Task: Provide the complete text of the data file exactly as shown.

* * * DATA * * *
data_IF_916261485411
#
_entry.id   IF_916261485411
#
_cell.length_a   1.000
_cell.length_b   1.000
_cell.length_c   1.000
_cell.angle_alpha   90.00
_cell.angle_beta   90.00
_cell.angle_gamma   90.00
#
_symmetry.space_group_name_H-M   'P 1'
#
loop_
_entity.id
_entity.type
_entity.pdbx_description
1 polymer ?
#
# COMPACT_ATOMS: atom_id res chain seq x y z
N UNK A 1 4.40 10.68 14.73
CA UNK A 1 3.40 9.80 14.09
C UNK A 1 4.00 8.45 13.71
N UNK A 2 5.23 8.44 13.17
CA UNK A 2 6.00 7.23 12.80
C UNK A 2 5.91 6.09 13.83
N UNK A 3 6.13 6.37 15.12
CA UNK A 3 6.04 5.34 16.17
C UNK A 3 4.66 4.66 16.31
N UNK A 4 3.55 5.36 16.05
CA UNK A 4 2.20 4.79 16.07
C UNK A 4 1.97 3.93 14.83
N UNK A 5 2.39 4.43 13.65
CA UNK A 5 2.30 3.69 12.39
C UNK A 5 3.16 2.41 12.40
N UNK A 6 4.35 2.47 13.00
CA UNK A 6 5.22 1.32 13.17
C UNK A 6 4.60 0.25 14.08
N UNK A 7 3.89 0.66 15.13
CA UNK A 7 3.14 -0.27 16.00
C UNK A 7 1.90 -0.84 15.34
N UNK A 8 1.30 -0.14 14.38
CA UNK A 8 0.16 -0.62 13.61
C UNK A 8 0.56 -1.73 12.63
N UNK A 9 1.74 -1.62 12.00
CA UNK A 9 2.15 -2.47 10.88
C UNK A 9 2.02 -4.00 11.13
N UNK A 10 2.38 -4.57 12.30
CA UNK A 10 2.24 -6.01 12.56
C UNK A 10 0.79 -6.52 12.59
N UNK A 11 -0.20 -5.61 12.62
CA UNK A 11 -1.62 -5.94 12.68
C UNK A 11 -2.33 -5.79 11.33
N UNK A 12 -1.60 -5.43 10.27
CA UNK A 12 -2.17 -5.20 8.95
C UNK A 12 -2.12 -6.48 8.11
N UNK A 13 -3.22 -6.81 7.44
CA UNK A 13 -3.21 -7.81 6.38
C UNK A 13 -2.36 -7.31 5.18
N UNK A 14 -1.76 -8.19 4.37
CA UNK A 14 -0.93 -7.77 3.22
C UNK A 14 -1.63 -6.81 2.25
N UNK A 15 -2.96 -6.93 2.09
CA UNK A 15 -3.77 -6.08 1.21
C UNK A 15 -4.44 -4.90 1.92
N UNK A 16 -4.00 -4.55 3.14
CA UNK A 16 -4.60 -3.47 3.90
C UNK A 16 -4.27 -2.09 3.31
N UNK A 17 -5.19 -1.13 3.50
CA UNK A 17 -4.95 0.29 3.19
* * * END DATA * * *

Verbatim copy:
data_IF_916261485411
#
_entry.id   IF_916261485411
#
_cell.length_a   1.000
_cell.length_b   1.000
_cell.length_c   1.000
_cell.angle_alpha   90.00
_cell.angle_beta   90.00
_cell.angle_gamma   90.00
#
_symmetry.space_group_name_H-M   'P 1'
#
loop_
_entity.id
_entity.type
_entity.pdbx_description
1 polymer ?
#
# COMPACT_ATOMS: atom_id res chain seq x y z
N UNK A 1 4.40 10.68 14.73
CA UNK A 1 3.40 9.80 14.09
C UNK A 1 4.00 8.45 13.71
N UNK A 2 5.23 8.44 13.17
CA UNK A 2 6.00 7.23 12.80
C UNK A 2 5.91 6.09 13.83
N UNK A 3 6.13 6.37 15.12
CA UNK A 3 6.04 5.34 16.17
C UNK A 3 4.66 4.66 16.31
N UNK A 4 3.55 5.36 16.05
CA UNK A 4 2.20 4.79 16.07
C UNK A 4 1.97 3.93 14.83
N UNK A 5 2.39 4.43 13.65
CA UNK A 5 2.30 3.69 12.39
C UNK A 5 3.16 2.41 12.40
N UNK A 6 4.35 2.47 13.00
CA UNK A 6 5.22 1.32 13.17
C UNK A 6 4.60 0.25 14.08
N UNK A 7 3.89 0.66 15.13
CA UNK A 7 3.14 -0.27 16.00
C UNK A 7 1.90 -0.84 15.34
N UNK A 8 1.30 -0.14 14.38
CA UNK A 8 0.16 -0.62 13.61
C UNK A 8 0.56 -1.73 12.63
N UNK A 9 1.74 -1.62 12.00
CA UNK A 9 2.15 -2.47 10.88
C UNK A 9 2.02 -4.00 11.13
N UNK A 10 2.38 -4.57 12.30
CA UNK A 10 2.24 -6.01 12.56
C UNK A 10 0.79 -6.52 12.59
N UNK A 11 -0.20 -5.61 12.62
CA UNK A 11 -1.62 -5.94 12.68
C UNK A 11 -2.33 -5.79 11.33
N UNK A 12 -1.60 -5.43 10.27
CA UNK A 12 -2.17 -5.20 8.95
C UNK A 12 -2.12 -6.48 8.11
N UNK A 13 -3.22 -6.81 7.44
CA UNK A 13 -3.21 -7.81 6.38
C UNK A 13 -2.36 -7.31 5.18
N UNK A 14 -1.76 -8.19 4.37
CA UNK A 14 -0.93 -7.77 3.22
C UNK A 14 -1.63 -6.81 2.25
N UNK A 15 -2.96 -6.93 2.09
CA UNK A 15 -3.77 -6.08 1.21
C UNK A 15 -4.44 -4.90 1.92
N UNK A 16 -4.00 -4.55 3.14
CA UNK A 16 -4.60 -3.47 3.90
C UNK A 16 -4.27 -2.09 3.31
N UNK A 17 -5.19 -1.13 3.50
CA UNK A 17 -4.95 0.29 3.19